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Chancellor urged to relax inflation targets

Retailers are calling for the Treasury to relax its targets on inflation to ease the pressure on the Bank of England so it can cut interest rates and boost consumer spending.

The Bank needs to hold interest rates at 5% to meet inflation targets set by the Treasury of 2%, but the rise in oil prices, food and the cost of housing have all eaten into household disposable income and without an interest rate cut retailers are set to bear the brunt.

The British Retail Consortium said it did not require a formal change but called for the Chancellor to give some leeway to the Bank.
It added: “Key contributors to high levels of inflation, such as world energy prices, are not affected by keeping UK interest rates high. The Bank should be stimulating the economy with interest rates, even if this means a slackening of inflation targets.”

Hobbs chief executive Nick Samuel said: “Cutting interest rates is exactly what they are doing in the US to avoid some of the consequences of the credit crunch. The fact that we’re suffering from increased oil prices means that the government ought to be pushing the economy, rather than cutting back.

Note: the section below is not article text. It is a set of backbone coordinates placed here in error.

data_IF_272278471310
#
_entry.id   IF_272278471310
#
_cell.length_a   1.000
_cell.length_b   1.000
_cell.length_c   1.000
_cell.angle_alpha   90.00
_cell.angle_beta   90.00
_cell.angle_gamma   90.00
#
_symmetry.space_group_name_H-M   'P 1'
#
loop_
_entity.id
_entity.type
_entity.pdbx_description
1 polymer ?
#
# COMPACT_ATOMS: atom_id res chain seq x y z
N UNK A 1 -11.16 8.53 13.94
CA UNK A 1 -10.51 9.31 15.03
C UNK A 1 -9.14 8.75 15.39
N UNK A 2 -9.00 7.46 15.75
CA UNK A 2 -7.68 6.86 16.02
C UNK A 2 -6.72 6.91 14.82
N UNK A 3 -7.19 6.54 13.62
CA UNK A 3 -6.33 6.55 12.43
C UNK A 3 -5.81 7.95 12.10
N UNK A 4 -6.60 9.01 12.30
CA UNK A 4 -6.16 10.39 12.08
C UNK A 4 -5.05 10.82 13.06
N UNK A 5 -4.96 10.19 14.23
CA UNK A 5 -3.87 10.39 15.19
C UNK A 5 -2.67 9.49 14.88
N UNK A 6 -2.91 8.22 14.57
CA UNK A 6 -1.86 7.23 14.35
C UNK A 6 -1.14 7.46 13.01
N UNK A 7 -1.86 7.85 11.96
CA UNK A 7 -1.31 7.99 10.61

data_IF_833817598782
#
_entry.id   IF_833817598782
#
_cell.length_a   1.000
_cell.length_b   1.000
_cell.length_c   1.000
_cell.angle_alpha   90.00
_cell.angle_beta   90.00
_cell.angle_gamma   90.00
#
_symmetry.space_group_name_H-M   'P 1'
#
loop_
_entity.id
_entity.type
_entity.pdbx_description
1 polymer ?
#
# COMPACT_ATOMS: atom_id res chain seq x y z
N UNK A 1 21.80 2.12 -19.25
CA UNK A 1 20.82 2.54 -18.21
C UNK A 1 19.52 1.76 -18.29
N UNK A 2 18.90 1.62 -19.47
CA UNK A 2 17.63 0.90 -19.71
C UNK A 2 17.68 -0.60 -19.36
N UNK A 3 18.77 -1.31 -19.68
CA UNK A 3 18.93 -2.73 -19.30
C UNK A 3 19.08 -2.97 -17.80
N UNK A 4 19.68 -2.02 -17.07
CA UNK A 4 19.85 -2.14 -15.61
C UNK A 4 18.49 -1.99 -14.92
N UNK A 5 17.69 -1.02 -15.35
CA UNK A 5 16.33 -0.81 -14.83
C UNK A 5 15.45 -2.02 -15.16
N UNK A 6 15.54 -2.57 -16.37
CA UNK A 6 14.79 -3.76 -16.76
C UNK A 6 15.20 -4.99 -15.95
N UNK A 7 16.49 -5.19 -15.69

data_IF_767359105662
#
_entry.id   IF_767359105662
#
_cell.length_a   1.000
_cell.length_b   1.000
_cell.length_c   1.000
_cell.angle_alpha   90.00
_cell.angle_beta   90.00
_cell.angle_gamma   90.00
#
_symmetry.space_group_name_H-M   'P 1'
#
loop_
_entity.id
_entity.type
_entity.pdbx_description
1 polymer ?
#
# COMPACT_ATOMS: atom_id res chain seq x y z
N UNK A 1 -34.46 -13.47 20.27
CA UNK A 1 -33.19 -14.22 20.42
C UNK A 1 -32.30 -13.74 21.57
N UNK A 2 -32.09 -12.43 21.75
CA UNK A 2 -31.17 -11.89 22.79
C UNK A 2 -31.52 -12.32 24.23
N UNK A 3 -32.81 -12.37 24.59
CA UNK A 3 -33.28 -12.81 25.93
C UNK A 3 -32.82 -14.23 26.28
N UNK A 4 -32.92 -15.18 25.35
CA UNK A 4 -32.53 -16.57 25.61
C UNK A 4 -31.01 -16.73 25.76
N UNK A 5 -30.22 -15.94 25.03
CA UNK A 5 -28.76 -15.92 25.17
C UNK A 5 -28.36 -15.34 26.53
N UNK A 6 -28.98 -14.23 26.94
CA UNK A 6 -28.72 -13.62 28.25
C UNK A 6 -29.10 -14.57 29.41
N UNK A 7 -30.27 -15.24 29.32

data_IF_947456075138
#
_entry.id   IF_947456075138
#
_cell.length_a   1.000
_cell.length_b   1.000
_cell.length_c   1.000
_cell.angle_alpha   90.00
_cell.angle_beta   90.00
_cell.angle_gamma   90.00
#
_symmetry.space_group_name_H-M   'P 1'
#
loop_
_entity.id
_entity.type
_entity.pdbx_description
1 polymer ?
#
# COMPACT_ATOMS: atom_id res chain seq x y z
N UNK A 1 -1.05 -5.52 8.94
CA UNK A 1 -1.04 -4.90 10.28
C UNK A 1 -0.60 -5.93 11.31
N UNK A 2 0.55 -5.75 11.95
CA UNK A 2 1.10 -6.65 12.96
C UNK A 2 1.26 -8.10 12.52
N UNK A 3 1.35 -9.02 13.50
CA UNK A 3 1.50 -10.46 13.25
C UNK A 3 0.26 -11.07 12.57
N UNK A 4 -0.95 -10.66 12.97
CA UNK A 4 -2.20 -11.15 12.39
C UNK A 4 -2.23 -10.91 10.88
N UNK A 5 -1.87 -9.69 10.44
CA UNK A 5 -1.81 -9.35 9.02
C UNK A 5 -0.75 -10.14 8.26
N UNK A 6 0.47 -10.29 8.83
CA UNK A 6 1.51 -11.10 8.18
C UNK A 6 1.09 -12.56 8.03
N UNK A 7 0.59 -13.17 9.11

The Treasury needs to abandon its target policy for 18 months, and the Bank needs to make further interest rate cuts this year.”

Adam Chester, chief economist at Bank of Scotland Treasury, said: “Retailers’ margins have been squeezed, they are at the forefront of a slowdown in growth, affected by import prices going up and the sterling falling. Retailers would normally pass on these costs, but the ability to pass on in the current climate is next to nil, because households don’t have the budget to pay for increases.”

Viyella chairman Robert Kimpton added: “There needs to be a narrower definition of the inflation target to encourage the Bank to drop interest rates, and stimulate consumer spending in the second half. What matters to retailers is what happens today.”

However, Chester added that retailers needed to sit tight and ride out what would be a “tough few years”. He said: “Consumers need to reign in their spending. There isn’t a quick fix solution.”

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